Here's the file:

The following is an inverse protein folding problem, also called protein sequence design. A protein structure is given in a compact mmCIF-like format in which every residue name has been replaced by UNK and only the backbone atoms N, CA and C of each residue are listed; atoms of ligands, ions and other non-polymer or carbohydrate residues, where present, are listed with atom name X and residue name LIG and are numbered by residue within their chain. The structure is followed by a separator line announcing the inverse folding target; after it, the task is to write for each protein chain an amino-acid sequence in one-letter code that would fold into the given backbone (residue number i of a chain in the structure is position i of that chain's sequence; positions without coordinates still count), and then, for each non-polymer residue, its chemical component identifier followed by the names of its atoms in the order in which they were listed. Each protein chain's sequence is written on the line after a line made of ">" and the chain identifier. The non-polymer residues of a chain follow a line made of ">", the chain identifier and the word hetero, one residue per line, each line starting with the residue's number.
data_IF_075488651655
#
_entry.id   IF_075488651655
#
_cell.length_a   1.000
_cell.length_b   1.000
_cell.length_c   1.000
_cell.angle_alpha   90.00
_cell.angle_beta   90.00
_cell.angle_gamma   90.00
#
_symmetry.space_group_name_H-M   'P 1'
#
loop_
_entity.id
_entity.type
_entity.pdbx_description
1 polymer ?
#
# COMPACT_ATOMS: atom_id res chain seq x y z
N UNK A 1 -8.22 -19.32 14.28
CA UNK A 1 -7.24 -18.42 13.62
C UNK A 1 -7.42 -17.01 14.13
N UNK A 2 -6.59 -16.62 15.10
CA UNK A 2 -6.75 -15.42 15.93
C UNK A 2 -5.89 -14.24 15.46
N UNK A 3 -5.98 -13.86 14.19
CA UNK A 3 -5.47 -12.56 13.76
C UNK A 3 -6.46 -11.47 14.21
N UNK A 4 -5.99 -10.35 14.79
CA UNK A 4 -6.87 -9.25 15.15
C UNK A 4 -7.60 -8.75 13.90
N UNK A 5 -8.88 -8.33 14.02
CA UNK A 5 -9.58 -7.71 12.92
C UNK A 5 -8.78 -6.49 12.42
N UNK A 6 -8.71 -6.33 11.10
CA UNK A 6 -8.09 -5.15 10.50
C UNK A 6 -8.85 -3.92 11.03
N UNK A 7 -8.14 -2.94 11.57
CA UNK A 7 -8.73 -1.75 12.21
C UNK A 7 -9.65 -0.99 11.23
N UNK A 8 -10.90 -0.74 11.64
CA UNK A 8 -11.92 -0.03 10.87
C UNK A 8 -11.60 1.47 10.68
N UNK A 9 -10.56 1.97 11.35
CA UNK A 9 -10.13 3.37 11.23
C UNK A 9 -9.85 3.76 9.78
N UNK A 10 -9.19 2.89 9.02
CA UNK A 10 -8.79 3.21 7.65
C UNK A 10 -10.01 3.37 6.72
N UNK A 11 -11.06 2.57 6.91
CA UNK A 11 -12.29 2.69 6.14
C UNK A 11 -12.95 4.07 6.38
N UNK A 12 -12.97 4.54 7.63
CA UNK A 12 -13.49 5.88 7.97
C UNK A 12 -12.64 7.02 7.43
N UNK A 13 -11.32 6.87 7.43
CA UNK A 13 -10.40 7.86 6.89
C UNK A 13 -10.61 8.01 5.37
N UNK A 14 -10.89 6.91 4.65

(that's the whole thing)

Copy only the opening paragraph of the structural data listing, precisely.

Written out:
The following is an inverse protein folding problem, also called protein sequence design. A protein structure is given in a compact mmCIF-like format in which every residue name has been replaced by UNK and only the backbone atoms N, CA and C of each residue are listed; atoms of ligands, ions and other non-polymer or carbohydrate residues, where present, are listed with atom name X and residue name LIG and are numbered by residue within their chain. The structure is followed by a separator line announcing the inverse folding target; after it, the task is to write for each protein chain an amino-acid sequence in one-letter code that would fold into the given backbone (residue number i of a chain in the structure is position i of that chain's sequence; positions without coordinates still count), and then, for each non-polymer residue, its chemical component identifier followed by the names of its atoms in the order in which they were listed. Each protein chain's sequence is written on the line after a line made of ">" and the chain identifier. The non-polymer residues of a chain follow a line made of ">", the chain identifier and the word hetero, one residue per line, each line starting with the residue's number.